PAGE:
Now, what was much tougher was LTE vs. Wi-Fi. With T-Mobile’s entrance into the iPad line, and their devices coming with a free 200MB per month of data, an LTE version was more compelling than ever — even if you never pay for cellular data, just having that extra cushion of connectivity in a pinch makes the extra $130 seem like a much, much better deal.

If money were less of an object, I’d get it no question, and so should you. But if money is an object for you as it is for me, it’s a tougher call. As I discussed in a previous post, these devices are maturing to the point that they need not be replaced as frequently as they once did, or as often as you (really “I”) might feel inclined. So in that sense the iPad is more of a long term investment, and getting the most functional one you can afford seems like a good rule. Get the LTE one now, and even if you don’t use it much this year, for example, you’ve future-proofed yourself a bit for the years ahead. I simply didn’t have the extra $130, so I’m reluctantly going without. If someone wants to hand me $130, however, with no strings or questions asked, I’ll happily go and swap this thing, like, right how. Like, I’ll leave now.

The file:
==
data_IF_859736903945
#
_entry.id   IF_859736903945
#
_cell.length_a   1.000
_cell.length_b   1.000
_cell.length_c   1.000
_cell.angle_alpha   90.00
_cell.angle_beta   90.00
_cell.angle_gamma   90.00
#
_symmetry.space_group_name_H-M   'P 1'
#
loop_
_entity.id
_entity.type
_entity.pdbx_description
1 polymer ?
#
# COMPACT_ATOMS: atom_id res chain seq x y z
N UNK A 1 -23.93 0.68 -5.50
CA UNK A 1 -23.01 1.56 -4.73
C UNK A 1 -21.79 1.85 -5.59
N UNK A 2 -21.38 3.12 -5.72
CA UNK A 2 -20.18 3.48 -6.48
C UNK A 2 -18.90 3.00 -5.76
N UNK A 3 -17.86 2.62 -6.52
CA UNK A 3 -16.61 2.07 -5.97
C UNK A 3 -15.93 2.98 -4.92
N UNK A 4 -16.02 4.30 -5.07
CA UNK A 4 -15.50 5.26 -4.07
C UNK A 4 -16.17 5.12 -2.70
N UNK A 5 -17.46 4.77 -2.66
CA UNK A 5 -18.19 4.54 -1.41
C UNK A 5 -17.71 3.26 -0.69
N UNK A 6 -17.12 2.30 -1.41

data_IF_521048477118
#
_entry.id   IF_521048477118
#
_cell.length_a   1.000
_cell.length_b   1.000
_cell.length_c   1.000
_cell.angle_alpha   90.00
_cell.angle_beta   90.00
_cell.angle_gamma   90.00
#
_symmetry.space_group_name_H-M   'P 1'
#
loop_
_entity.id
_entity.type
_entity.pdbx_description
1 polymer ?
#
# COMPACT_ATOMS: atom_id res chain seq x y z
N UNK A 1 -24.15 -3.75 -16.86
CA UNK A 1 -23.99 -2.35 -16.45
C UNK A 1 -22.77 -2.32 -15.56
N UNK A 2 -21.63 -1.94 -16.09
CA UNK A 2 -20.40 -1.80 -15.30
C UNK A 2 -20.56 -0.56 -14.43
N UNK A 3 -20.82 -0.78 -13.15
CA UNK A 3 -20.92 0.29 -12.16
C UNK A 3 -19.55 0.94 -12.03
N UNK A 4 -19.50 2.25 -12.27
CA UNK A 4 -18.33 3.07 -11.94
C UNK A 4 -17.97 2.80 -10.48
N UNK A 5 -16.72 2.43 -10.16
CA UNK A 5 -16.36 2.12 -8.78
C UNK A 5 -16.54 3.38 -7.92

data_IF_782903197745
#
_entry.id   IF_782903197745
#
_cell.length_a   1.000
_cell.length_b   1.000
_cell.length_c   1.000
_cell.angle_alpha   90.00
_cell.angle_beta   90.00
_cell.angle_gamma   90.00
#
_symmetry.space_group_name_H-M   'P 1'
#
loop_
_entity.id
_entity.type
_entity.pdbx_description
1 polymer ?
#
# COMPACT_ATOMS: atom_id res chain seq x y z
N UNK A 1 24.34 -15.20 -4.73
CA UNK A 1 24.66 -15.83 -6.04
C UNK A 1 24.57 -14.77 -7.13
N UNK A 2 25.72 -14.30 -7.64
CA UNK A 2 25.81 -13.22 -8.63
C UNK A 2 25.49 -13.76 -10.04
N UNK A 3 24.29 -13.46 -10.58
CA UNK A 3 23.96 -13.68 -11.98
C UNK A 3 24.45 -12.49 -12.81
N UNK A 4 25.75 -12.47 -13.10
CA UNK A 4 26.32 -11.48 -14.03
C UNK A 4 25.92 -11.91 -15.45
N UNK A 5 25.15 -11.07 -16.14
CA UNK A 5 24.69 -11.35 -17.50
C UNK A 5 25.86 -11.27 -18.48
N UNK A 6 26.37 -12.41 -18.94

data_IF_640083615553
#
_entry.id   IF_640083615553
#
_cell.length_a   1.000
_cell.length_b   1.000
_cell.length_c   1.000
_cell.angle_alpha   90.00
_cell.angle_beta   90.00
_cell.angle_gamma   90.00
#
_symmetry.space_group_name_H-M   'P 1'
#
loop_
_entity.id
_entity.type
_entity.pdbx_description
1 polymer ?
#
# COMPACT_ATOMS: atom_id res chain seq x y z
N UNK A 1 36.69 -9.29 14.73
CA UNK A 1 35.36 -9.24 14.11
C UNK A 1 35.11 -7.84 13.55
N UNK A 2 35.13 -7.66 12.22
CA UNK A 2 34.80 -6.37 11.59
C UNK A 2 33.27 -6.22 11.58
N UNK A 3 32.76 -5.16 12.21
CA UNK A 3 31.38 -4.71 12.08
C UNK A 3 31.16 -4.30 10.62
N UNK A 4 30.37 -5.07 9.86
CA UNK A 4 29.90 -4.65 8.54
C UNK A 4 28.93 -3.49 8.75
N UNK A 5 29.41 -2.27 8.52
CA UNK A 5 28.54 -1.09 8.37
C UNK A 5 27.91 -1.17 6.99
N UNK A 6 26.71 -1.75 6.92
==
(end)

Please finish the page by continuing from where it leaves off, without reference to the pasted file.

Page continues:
So, 32, Wi-Fi, space gray. But you should get all the bells and whistles you can afford, and therefore be happy with your new device for longer.

I Tried a Quirky iPhone Case So You Don’t Have To

So, iPhone cases.

I actually don’t use one right now. I’d like to — I’d like to find one that both protects what, truthfully, a very expensive device (unsubsidized by a carrier, a new iPhone is actually a $650 computer, not a $200 “phone”), and doesn’t intrude too much on the iPhone’s innate look and feel. I have never found this. 

(On John Gruber’s podcast, he and MC Siegler seemed to tacitly agree with the idea that within tech circles, using a case with an iPhone is a “faux pas,” which only makes me want to use the gaudiest case I can find, as I could never roll my eyes hard enough at an idea like that.)

If I need a case, I generally use a Speck Pixelskin HD, which is dead simple in terms of aesthetic, very easy to take on and off quickly, all the buttons are accessible, and it’s generally inexpensive. Still, with something as nice as an iPhone, I prefer to go without.